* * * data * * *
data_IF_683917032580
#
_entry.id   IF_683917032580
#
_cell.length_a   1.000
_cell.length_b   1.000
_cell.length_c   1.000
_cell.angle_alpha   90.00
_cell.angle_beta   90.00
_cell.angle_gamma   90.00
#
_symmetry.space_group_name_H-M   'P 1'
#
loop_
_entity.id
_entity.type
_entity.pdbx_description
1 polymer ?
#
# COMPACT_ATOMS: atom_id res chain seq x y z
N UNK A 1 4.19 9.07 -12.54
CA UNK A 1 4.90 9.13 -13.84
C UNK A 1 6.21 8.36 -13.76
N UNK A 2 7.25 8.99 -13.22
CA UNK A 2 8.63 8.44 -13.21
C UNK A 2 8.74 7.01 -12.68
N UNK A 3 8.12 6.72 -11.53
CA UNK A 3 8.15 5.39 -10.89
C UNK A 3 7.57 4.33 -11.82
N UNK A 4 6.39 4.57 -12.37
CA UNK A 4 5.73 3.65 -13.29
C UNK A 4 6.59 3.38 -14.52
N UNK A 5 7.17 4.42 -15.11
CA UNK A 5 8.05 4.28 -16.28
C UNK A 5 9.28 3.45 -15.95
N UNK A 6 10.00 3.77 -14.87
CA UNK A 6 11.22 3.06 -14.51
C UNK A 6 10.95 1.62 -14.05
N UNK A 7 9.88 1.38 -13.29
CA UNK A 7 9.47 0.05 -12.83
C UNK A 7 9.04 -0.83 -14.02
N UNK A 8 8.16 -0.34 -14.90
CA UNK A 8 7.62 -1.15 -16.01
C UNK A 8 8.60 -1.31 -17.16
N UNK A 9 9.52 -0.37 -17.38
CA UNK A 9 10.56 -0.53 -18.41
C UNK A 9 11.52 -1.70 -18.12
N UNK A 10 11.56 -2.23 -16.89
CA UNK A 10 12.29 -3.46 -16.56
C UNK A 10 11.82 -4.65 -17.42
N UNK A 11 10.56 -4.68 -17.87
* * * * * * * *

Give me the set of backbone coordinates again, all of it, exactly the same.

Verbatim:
data_IF_683917032580
#
_entry.id   IF_683917032580
#
_cell.length_a   1.000
_cell.length_b   1.000
_cell.length_c   1.000
_cell.angle_alpha   90.00
_cell.angle_beta   90.00
_cell.angle_gamma   90.00
#
_symmetry.space_group_name_H-M   'P 1'
#
loop_
_entity.id
_entity.type
_entity.pdbx_description
1 polymer ?
#
# COMPACT_ATOMS: atom_id res chain seq x y z
N UNK A 1 4.19 9.07 -12.54
CA UNK A 1 4.90 9.13 -13.84
C UNK A 1 6.21 8.36 -13.76
N UNK A 2 7.25 8.99 -13.22
CA UNK A 2 8.63 8.44 -13.21
C UNK A 2 8.74 7.01 -12.68
N UNK A 3 8.12 6.72 -11.53
CA UNK A 3 8.15 5.39 -10.89
C UNK A 3 7.57 4.33 -11.82
N UNK A 4 6.39 4.57 -12.37
CA UNK A 4 5.73 3.65 -13.29
C UNK A 4 6.59 3.38 -14.52
N UNK A 5 7.17 4.42 -15.11
CA UNK A 5 8.05 4.28 -16.28
C UNK A 5 9.28 3.45 -15.95
N UNK A 6 10.00 3.77 -14.87
CA UNK A 6 11.22 3.06 -14.51
C UNK A 6 10.95 1.62 -14.05
N UNK A 7 9.88 1.38 -13.29
CA UNK A 7 9.47 0.05 -12.83
C UNK A 7 9.04 -0.83 -14.02
N UNK A 8 8.16 -0.34 -14.90
CA UNK A 8 7.62 -1.15 -16.01
C UNK A 8 8.60 -1.31 -17.16
N UNK A 9 9.52 -0.37 -17.38
CA UNK A 9 10.56 -0.53 -18.41
C UNK A 9 11.52 -1.70 -18.12
N UNK A 10 11.56 -2.23 -16.89
CA UNK A 10 12.29 -3.46 -16.56
C UNK A 10 11.82 -4.65 -17.42
N UNK A 11 10.56 -4.68 -17.87